Every two years' IRN conducts a survey of the supply base' The Dynamics of Price Reduction Requests; the purpose of the survey is to provide suppliers with some context for deciding how to respond to requests from customers for price reductions and givebacks on current' new' or past work performed. We recently completed the sixth biennial survey' and the results suggest that the slight moderating trend that we observed in 2005 has continued. The survey data collected in the latter part of 2007 yielded the following findings and conclusions about the dynamics at play in the complex arena of pricing:
Pricedown requests decline. Automakers and the Tier Ones demanded an average of 4.6% in price reductions from their North American suppliers–down significantly from 6.2% in the previous 2005 IRN survey. This was the second consecutive decline' since the 2005 level was down very slightly from the average rate of 6.3% reported in the 2003 survey. The declines in what the customers asked for were most marked at Chrysler and GM. Two years earlier' these companies were the most aggressive in squeezing their suppliers' with the former having an average 7.2% price reduction request and the latter 8.3%. The comparable figures in this year's survey were 3.5% and 4.5%. Ford and the New Domestics eased up in 2007' but not by as much: their average annual requests were down from 2005 by less than a percentage point. The only customer group that did not reflect this trend toward less harsh demands was the Tier Ones' whose average annual request was up to 5.4% from 5.2% in the 2005 study.
Suppliers become more conservative. Overall' component suppliers committed to price reductions of just 2.0% on average' down from 3.0% reported in IRN's 2005 survey and 3.6% in 2003. In fact' this brings the level of concessions below the 2.1% reported in the very first IRN survey back in 1997' when suppliers were just beginning to be hit with this kind of unexpected maneuvering on the part of their customers. It would be nice to be able to account neatly for the change in this year's results by pointing to individual factors for each OEM' but these overall figures obscure a great many individual anecdotes that can vary greatly from the average results. It is certainly not the case that Chrysler or GM enjoyed a boost in performance that would allow them to be generous toward their suppliers. Even in good times' suppliers are going to have to be working faster' better' and smarter on their customers' behalf.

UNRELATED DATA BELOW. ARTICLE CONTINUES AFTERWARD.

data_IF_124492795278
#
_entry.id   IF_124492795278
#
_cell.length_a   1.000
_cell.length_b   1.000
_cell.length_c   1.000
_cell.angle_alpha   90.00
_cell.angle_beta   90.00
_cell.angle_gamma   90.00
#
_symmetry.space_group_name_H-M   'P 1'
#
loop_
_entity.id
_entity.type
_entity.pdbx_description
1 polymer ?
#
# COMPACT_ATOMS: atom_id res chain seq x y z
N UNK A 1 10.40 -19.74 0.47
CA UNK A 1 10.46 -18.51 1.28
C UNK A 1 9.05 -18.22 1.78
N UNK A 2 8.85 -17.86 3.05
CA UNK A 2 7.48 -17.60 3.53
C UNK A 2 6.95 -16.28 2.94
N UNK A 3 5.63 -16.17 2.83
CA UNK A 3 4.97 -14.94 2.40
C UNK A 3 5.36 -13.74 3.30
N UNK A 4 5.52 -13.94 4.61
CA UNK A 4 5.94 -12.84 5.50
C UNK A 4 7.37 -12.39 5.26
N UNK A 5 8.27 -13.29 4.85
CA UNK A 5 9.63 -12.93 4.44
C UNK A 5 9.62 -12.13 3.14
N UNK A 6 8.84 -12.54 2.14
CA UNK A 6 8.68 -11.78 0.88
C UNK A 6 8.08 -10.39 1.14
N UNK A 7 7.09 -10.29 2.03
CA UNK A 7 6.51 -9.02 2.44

There are a number of general factors that have affected both the customer and suppliers' behaviors' however.
- The industry has seen significant upward pressure on prices from material costs and health care' which' in reducing the portion of costs that suppliers have much control over' may have helped temper expectations on both sides of the price negotiations.
- Private equity firms have been increasing their holdings in the automotive industry. These owners often bring a more acute focus on profitability and long-term viability of the business' along with their outsider's perspective' that can cause suppliers to take harder lines with their customers and in evaluating their own portfolios.
- Many OEMs and Tier Ones did not have the option of looking to their suppliers for help to the degree they did in the past because the suppliers are also in financial trouble. In the most extreme examples' there have been some high-profile cases of OEMs having to bail out their suppliers or accept significant price increases dictated to them through the bankruptcy process.
- And finally' many suppliers have become less dependent on the Detroit Three and/or struggling Tier Ones so they are much more likely to say no to price reduction requests.
This look at past experience can also provide some basis for hypothesizing about what the future holds. Material prices have stabilized' but at higher levels than five years ago. If the global economy cools' those material prices would likely fall' but that is not necessarily something to root for' given all the other ramifications of an economic slowdown. Similarly' health care costs will only be moderated by a substantial change to the existing system' and it is not clear that there will be time for an improvement before our next survey in 2009.
Average Amount of Price Reduction Requests Reported in IRN's Biennial Supplier Survey
IRN is forecasting that North American light vehicle production will drop further this year to 14.3 million units in 2008' suggesting that conditions will make it difficult for private equity firms to execute their typical strategy of buying' pruning' and divesting. Will the supplier companies in their portfolios be taking a harder line with their customers as a result? Our industry forecast also does not bode well for suppliers that were already in or teetering on the edge of dire financial straits' so this will also continue to limit their ability to comply with customer requests for price reductions. Tough times ahead mean that automakers will need all the help they can get' but that suppliers will need to look out for their own financial well-being more than ever. The obvious solution is for all parties to work together' early and often' to drive waste out of the system entirely rather than shifting it onto someone else's plate. We would enjoy seeing evidence of this in our next survey in 2009.